Water packs up, pat on back for UP
Delhi date diversion turns Annan away from Pak
Letter ‘bomb’ blows up on Vaiko
Centre limits payout to states
Joust of the Js over crown jewels
Calcutta weather

 
 
WATER PACKS UP, PAT ON BACK FOR UP 
 
 
FROM ANAND SUNDAS IN VARANASI AND RADHIKA RAMASESHAN IN NEW DELHI
 
Feb. 8 
Deepa Mehta today cleared out of Varanasi, ending a 10-day standoff with the Uttar Pradesh government which earned itself a pat on the back from the BJP.

“We are happy that the state government has respected people’s sentiments. It has acted in the most responsible and restrained manner,” BJP general secretary K.N. Govindacharya said in Delhi, likening the “people’s” agitation to the French Revolution.

The film’s fate was virtually sealed yesterday after chief minister R.P. Gupta made it clear he would like Mehta and her team to “pack up their bags”. The district administration clamped a 14-day ban on the film’s shoot, citing “the law and order situation”.

Bruised by the financial and psychological blows, the unit of Water left for Delhi this afternoon amid victory cries of the Kashi Sanskriti Raksha Sangharsh Samiti which had called a bandh today. The producers have reportedly incurred a Rs 3-crore loss because of the delays.

“We lost but it is the city of Varanasi that has been defeated. This chapter will leave a permanent scar on Varanasi’s culture and tradition of tolerance,” actress Shabana Azmi said.

She insisted that the film will be made. “We will continue our agitation against the unfairness but the fact remains we have to go,’’ Shabana said. The district magistrate’s assertion that the ban order would be reviewed after a fortnight found few takers among the unit members.

Govindacharya contended that Mehta had been taught a lesson not to “underestimate people’s sentiments and take them for granted”.

“What we have protested is the marketisation of social evils,” Govindacharya said, referring to Water’s theme depicting the plight of Varanasi’s widows in the thirties.

While alleging that Mehta had a penchant for courting controversies since her earlier film Fire dealt with another “unmentionable” subject —lesbianism — Govindacharya conceded he had not seen any of her movies. “For us it is enough that people’s sentiments were hurt. The government’s job is to intervene when there is a clear conflict of interests,” he said.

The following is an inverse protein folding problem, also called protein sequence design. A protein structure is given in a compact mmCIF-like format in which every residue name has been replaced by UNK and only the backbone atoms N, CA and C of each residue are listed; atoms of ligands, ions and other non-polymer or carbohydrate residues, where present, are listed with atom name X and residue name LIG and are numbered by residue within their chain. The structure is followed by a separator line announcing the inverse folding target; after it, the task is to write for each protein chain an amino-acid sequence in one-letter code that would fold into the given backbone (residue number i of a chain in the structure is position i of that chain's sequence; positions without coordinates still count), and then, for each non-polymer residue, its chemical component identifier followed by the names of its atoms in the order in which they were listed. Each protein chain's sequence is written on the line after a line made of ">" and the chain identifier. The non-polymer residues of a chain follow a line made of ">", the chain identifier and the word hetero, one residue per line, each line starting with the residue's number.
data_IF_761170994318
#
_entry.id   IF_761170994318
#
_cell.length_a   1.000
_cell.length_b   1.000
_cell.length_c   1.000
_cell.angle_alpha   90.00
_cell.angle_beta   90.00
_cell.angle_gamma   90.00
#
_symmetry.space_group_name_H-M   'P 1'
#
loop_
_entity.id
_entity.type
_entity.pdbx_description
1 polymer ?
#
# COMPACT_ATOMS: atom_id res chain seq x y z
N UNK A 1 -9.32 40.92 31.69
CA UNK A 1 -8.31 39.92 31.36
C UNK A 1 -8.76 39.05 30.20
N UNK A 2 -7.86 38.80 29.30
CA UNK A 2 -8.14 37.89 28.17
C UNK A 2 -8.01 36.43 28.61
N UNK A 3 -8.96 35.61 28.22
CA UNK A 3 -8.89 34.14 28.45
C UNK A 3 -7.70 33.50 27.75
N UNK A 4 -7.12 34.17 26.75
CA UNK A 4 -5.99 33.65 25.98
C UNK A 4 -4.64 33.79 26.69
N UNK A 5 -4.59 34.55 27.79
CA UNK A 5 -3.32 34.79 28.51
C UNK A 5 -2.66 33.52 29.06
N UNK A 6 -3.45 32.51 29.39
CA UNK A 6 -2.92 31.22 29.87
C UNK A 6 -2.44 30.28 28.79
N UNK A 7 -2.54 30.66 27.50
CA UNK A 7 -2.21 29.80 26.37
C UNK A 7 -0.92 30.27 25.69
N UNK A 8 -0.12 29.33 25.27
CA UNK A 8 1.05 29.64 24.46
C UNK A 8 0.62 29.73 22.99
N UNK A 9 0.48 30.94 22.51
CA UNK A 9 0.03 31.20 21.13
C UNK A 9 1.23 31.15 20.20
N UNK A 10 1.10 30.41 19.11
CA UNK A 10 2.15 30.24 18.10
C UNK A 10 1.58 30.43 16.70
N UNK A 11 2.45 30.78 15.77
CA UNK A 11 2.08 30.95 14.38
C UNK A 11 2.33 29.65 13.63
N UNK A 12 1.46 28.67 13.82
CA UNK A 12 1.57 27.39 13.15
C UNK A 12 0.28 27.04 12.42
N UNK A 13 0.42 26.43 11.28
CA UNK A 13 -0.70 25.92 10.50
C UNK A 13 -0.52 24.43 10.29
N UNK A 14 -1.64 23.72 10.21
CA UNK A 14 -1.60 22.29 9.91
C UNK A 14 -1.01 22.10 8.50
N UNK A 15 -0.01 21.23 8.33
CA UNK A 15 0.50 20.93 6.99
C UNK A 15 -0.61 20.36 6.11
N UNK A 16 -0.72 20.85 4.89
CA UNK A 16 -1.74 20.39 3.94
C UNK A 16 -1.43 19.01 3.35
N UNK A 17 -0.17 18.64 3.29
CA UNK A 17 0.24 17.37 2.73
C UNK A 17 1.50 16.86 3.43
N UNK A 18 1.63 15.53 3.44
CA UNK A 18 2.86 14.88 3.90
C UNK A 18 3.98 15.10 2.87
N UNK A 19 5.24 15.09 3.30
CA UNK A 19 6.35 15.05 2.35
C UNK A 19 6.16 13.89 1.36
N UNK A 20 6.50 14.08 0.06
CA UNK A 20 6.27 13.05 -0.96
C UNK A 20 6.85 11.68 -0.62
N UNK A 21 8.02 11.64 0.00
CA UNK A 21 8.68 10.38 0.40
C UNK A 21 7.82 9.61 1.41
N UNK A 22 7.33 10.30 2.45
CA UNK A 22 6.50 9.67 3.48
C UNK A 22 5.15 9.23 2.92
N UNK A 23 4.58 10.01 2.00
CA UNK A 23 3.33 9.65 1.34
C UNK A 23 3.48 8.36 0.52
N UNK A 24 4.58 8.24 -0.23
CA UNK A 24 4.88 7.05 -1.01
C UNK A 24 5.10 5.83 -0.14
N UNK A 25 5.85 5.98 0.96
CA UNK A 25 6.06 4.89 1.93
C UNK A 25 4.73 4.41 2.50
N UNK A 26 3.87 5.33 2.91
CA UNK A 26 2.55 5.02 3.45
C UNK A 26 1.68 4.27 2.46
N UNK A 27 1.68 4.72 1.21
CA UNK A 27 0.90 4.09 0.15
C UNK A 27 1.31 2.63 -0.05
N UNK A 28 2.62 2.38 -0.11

Scriptwriter Anurag Kashyap scoffed at the claim that the authorities were safeguarding people’s interests. “The government didn’t want us to do the film here due to their own political compulsions,” he said.

As another Shiv Sainik attempted suicide by consuming poison, the police stepped up their crackdown on the protesters and arrested over 50 Sangh supporters for defying ban orders.

District magistrate Alok Kumar ordered all schools to be closed “keeping the law and order situation in mind”. The demonstrators continued to burn Mehta’s effigies but they meted out similar treatment to Vir Bhadra Mishra, mahant of the Sankat Mochan temple, who had “cleared” her altered script.

In Delhi, Govindacharya skirted queries on why the state government was against the film when it had been cleared by Union information minister Arun Jaitley. “Jaitley is good for seeing scripts,” Govindacharya said, adding that Mehta had wrongly assumed that the battle was won just because she had “won” over the Centre.    


 
 
DELHI DATE DIVERSION TURNS ANNAN AWAY FROM PAK 
 
 
FROM PRANAY SHARMA
 
New Delhi, Feb. 8 
India has forced UN chief Kofi Annan to defer a tour of the sub-continent by citing “problems over finding convenient dates”, denying him a chance to visit Pakistan and play a possible peacemaker’s role on Kashmir.

Besides India, Annan was scheduled to visit Pakistan and Bangladesh in the South Asia leg of his 16-day tour.

After the nuclear tests and the Kargil war, Annan had voiced his desire to send a special envoy to mediate between India and Pakistan. But India rejected the suggestion.

The exact purpose of the UN chief’s visit to South Asia was not known, but he was to discuss issues that have a bearing on the world body. Kashmir is definitely one issue which has regularly come up at the UN.

Delhi’s decision indicates that it is no hurry to allow smooth passage for world leaders trying to legitimise the Islamabad junta.

The step could also be a signal to Washington to keep Islamabad out of President Clinton’s itinerary, though secretary of state Madeleine Albright made it clear yesterday that irrespective of a Pakistan trip, both Kashmir and non-proliferation were issues of “serious concern” and would be discussed during Clinton’s visit.

Albright was quoted as having said: “The trip is one that would be important, but it is not just a sign that everything has been dealt with and all problems have been resolved.”

She added: “I believe that the US has made it quite clear that having a relationship with the world’s largest democracy is important. But obviously, we continue to have very serious concerns about the issue of non-proliferation and about the dealings on Kashmir, and hope very much that the Indian government understands and continues and will continue to deal with these issues.”